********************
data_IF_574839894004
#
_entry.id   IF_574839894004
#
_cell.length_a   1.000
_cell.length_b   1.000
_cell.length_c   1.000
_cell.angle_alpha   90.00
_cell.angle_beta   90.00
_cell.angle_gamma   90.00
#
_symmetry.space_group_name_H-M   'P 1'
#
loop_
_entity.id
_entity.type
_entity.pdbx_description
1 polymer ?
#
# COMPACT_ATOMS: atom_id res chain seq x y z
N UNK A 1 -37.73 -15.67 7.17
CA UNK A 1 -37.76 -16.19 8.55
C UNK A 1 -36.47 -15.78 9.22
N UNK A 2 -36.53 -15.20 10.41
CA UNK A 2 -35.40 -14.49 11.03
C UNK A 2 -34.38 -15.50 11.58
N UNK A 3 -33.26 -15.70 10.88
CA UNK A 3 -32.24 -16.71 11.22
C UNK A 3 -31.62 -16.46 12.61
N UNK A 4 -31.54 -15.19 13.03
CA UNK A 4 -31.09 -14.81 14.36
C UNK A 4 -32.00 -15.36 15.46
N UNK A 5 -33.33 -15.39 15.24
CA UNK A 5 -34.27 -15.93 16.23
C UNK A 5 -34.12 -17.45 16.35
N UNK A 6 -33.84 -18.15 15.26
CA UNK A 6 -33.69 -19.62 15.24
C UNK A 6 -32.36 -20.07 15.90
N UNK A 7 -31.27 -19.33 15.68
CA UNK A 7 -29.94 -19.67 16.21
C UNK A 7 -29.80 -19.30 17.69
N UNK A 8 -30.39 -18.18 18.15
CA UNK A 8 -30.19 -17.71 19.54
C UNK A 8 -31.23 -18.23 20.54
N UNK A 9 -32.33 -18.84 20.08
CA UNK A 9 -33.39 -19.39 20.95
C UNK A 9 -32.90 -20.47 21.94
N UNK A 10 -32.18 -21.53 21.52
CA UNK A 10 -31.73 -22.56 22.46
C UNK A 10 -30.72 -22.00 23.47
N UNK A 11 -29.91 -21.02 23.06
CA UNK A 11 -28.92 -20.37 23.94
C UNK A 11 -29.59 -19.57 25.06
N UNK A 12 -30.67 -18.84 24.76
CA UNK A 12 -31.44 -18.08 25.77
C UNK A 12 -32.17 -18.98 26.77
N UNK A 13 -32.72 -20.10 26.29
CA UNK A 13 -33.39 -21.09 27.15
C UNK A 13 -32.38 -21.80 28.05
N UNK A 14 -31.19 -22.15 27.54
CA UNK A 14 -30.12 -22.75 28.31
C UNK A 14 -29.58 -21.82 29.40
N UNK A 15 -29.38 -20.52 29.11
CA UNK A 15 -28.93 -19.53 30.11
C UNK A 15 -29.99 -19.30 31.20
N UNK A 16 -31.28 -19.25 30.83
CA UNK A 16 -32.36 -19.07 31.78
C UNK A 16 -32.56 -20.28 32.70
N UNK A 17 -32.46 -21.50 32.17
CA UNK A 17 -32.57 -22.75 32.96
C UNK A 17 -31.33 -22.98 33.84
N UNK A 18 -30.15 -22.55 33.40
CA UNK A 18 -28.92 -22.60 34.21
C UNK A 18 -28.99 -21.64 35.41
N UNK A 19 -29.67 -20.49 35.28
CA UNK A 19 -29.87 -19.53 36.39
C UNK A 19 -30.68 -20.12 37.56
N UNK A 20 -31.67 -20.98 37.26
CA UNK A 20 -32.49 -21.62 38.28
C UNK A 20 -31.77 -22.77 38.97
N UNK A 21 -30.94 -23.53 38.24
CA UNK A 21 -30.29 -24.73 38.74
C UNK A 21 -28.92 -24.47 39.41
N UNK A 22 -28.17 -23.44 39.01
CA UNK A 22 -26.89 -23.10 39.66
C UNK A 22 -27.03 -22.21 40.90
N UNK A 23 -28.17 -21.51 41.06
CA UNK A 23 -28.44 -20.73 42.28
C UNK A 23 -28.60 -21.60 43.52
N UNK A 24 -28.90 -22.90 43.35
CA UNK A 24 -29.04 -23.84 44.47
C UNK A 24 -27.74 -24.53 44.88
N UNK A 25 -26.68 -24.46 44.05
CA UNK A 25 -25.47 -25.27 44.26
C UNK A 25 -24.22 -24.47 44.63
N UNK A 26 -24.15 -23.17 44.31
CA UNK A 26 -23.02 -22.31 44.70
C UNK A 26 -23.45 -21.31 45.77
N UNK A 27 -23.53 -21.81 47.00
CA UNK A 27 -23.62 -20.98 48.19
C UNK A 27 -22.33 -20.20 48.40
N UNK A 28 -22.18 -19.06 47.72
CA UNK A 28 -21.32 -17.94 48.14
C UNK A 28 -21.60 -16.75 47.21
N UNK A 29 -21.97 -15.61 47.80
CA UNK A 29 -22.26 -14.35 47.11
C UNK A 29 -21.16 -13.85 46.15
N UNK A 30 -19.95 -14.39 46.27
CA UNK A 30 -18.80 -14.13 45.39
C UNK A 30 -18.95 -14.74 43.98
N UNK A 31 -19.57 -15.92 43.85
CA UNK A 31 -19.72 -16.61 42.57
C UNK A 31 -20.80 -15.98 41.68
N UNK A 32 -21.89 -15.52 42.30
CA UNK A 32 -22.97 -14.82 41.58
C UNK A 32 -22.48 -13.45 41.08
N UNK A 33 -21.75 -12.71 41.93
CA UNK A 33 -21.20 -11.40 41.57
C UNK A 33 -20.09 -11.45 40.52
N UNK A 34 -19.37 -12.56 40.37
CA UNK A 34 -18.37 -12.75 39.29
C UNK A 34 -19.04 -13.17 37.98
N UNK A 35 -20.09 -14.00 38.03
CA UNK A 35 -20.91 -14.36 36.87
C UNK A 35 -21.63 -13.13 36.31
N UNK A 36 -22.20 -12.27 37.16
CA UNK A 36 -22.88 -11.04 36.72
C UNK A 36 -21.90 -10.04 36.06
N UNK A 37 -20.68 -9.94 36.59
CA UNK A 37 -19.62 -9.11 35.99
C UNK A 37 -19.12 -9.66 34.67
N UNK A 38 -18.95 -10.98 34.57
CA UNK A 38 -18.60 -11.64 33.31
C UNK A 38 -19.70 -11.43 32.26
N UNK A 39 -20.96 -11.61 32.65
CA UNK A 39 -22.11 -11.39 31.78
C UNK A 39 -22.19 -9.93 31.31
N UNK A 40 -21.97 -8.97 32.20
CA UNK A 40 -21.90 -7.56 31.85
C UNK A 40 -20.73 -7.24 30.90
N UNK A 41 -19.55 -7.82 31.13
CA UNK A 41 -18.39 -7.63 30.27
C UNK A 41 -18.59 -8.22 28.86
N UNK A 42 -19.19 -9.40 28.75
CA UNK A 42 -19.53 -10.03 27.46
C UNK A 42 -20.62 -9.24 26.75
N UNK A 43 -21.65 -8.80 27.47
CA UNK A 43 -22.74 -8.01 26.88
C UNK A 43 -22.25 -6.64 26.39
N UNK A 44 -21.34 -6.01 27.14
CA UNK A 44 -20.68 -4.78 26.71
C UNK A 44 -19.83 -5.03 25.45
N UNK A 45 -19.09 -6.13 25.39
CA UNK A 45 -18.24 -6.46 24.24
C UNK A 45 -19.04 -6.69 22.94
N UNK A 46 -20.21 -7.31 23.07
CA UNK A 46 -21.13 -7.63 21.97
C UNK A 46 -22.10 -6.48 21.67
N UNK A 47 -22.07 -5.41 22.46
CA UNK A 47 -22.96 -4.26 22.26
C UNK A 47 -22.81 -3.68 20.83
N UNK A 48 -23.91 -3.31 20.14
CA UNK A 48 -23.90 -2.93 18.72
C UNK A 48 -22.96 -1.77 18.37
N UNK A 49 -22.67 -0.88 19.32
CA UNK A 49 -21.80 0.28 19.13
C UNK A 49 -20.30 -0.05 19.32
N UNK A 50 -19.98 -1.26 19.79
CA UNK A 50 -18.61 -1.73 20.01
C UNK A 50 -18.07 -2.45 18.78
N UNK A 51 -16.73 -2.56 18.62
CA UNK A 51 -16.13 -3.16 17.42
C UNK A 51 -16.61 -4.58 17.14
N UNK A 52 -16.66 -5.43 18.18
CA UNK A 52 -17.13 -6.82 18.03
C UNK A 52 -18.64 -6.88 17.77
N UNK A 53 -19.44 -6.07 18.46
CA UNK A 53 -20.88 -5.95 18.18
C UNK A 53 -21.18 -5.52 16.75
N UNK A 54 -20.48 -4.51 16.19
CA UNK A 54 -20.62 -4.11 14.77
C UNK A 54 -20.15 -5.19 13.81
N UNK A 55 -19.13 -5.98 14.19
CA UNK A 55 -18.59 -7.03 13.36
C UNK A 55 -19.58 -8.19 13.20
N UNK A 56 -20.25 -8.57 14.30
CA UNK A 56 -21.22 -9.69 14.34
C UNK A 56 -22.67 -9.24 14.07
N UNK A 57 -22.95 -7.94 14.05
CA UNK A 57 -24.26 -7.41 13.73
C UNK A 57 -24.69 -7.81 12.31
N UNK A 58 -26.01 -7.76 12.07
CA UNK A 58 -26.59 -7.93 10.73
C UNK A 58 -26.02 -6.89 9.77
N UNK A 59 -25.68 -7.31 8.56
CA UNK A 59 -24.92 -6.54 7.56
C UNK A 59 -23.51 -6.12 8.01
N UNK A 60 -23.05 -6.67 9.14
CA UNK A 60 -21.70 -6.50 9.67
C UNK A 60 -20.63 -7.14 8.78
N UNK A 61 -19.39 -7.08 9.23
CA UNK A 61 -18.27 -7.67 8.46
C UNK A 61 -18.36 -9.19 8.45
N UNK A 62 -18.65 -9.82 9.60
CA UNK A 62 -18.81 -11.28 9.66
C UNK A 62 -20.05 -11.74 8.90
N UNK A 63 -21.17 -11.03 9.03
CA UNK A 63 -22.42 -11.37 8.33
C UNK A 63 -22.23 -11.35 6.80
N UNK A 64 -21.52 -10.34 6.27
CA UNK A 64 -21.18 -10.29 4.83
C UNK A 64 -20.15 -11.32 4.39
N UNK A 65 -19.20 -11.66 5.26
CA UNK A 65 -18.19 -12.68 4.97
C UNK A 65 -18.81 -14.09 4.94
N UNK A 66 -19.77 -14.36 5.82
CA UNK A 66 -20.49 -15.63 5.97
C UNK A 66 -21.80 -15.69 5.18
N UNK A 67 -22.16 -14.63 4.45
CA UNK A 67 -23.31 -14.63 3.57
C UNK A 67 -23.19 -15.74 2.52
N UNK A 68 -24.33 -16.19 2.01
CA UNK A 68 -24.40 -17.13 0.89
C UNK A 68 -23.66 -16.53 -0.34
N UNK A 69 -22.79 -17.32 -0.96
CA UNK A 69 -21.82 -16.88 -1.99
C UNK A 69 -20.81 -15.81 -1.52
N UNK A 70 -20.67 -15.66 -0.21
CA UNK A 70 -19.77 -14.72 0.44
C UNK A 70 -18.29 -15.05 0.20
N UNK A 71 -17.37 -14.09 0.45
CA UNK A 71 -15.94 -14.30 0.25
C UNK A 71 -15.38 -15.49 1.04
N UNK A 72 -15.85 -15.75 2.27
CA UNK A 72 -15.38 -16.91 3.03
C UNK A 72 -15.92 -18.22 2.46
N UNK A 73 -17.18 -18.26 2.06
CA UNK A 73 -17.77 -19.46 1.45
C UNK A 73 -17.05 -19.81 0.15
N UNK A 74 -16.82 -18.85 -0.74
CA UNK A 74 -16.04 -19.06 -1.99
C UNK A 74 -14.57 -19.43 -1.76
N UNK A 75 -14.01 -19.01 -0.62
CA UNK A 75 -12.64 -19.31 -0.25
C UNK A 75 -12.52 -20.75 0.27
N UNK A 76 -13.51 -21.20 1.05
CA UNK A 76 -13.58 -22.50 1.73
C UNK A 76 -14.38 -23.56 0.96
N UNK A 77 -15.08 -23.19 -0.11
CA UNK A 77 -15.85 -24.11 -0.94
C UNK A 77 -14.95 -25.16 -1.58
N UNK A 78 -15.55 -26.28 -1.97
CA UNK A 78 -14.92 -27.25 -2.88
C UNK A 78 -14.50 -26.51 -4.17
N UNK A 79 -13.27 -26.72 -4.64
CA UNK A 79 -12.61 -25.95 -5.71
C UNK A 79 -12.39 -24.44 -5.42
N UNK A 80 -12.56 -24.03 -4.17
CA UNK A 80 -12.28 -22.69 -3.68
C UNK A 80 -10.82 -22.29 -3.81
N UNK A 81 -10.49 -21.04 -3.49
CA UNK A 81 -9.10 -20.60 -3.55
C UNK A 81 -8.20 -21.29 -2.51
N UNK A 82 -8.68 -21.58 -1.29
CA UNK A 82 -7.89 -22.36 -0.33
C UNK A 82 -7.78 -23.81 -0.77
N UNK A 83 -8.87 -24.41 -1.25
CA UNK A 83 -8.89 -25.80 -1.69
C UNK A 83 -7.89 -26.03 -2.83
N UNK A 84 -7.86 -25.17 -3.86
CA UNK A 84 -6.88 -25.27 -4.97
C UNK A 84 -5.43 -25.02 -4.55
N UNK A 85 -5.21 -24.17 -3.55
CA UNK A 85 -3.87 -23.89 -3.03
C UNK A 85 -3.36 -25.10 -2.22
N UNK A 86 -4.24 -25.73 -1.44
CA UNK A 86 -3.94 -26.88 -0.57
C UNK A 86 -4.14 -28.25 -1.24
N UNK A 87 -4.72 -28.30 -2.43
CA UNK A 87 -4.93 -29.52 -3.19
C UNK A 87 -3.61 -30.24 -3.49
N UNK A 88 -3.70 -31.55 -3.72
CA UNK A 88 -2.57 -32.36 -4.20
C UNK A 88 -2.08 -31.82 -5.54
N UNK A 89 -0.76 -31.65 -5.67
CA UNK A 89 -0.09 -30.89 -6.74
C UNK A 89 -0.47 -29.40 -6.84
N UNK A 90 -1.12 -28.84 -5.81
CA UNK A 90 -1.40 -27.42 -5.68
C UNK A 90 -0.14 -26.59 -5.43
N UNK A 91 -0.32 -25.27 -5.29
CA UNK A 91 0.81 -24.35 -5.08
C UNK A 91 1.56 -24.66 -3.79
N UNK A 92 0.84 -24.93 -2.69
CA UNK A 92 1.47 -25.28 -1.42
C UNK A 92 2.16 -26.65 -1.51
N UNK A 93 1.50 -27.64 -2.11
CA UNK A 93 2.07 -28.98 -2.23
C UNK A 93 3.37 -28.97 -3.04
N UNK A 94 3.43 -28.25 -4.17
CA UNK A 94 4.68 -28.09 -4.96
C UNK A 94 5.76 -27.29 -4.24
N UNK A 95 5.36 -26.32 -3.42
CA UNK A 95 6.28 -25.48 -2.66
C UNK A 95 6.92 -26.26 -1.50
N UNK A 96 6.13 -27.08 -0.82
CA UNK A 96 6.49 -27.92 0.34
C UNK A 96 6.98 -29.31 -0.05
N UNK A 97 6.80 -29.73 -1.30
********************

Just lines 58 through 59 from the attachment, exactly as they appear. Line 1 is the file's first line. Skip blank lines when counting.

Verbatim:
CA UNK A 13 -33.39 -21.09 27.15
C UNK A 13 -32.38 -21.80 28.05